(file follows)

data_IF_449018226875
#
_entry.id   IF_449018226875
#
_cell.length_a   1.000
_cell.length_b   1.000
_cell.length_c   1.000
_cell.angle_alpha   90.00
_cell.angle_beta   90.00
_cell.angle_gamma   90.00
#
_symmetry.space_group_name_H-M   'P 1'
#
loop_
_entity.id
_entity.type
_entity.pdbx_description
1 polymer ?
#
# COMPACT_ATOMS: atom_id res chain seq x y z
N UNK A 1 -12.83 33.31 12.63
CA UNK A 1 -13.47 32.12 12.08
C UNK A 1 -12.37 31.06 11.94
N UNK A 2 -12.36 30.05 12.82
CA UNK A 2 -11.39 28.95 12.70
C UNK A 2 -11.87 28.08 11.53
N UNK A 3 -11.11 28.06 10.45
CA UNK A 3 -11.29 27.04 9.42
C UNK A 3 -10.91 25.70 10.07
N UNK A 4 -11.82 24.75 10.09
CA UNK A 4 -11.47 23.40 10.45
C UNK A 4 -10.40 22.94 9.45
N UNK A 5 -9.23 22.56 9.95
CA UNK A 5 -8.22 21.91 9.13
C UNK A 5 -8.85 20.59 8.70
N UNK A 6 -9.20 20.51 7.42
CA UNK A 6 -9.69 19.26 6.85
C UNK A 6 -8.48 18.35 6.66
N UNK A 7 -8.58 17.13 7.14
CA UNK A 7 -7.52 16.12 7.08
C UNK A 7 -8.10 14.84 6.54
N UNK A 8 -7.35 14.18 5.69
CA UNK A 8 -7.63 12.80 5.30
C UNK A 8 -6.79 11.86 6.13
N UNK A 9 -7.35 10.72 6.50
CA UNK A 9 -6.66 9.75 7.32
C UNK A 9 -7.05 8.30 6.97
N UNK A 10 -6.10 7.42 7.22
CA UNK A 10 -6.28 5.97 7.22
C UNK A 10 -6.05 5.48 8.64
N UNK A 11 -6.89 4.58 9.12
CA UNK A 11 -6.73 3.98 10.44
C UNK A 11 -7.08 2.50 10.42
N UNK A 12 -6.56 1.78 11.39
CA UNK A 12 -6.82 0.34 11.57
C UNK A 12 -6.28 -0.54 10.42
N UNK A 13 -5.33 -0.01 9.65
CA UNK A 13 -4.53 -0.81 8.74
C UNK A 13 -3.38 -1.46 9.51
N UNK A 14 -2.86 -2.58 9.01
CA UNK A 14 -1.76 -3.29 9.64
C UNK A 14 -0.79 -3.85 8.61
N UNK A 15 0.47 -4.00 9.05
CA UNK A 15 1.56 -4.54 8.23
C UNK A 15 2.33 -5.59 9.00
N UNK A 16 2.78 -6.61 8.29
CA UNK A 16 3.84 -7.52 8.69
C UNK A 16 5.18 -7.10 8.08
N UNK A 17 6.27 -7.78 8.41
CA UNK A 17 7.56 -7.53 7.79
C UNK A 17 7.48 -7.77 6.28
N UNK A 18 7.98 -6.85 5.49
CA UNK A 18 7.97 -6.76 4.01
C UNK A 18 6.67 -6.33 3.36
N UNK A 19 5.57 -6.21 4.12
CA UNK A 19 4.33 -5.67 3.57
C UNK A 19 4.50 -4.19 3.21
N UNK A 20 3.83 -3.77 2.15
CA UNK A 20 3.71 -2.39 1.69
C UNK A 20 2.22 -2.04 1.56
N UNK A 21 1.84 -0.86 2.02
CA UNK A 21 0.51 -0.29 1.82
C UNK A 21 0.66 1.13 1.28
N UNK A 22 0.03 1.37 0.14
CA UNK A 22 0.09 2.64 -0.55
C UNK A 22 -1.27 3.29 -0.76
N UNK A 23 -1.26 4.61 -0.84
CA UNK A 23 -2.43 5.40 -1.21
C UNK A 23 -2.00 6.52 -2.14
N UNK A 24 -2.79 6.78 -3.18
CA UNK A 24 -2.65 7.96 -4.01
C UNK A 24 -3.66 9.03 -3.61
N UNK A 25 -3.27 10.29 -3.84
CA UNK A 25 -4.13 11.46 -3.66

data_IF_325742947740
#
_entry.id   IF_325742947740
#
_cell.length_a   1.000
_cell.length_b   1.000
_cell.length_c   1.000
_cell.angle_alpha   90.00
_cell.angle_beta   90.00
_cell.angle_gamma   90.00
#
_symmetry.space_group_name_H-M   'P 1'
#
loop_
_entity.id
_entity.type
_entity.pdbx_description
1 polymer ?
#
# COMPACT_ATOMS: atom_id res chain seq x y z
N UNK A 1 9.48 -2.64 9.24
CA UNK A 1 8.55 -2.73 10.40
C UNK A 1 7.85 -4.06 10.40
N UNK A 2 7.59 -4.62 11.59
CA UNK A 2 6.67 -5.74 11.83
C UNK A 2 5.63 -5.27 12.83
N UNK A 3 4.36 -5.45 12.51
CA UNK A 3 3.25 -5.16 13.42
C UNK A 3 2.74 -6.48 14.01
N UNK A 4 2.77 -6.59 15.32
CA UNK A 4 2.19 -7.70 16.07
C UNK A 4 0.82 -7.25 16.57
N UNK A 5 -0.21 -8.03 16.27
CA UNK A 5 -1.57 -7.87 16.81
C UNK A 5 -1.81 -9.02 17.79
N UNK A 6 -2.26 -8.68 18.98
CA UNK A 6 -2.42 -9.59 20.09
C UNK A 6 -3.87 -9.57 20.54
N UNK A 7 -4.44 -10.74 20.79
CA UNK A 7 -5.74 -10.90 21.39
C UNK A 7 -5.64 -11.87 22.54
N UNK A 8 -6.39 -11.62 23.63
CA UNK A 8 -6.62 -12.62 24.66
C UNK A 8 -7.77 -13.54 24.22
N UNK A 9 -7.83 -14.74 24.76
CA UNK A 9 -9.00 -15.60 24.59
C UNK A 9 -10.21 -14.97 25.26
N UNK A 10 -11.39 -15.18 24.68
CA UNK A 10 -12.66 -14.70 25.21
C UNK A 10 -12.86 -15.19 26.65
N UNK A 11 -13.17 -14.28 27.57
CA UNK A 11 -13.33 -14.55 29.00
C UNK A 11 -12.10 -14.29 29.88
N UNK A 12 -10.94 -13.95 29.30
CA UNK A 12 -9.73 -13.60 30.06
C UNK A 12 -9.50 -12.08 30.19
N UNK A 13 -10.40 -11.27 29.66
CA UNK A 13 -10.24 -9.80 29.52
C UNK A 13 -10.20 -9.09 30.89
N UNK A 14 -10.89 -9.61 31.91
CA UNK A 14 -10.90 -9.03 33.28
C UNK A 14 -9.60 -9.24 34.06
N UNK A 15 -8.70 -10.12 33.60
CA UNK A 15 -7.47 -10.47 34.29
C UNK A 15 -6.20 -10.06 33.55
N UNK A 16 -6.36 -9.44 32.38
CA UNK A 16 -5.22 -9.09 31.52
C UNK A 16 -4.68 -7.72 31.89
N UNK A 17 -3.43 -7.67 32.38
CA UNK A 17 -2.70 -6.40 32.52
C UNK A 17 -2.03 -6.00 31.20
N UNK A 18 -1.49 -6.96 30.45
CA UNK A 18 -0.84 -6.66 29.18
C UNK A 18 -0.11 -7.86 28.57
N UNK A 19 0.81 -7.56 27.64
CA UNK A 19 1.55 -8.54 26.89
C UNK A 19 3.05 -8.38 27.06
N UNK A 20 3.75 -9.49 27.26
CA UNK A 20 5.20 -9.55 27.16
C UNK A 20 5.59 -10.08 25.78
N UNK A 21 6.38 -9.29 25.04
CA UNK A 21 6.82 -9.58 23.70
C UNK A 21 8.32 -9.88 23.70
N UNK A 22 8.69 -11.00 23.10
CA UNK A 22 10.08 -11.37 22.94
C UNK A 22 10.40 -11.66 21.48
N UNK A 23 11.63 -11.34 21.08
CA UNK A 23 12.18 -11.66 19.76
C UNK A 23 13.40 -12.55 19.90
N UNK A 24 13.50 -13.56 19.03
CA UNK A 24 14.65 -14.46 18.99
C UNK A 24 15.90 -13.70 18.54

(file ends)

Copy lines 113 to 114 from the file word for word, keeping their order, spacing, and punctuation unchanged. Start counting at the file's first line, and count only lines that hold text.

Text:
#
# COMPACT_ATOMS: atom_id res chain seq x y z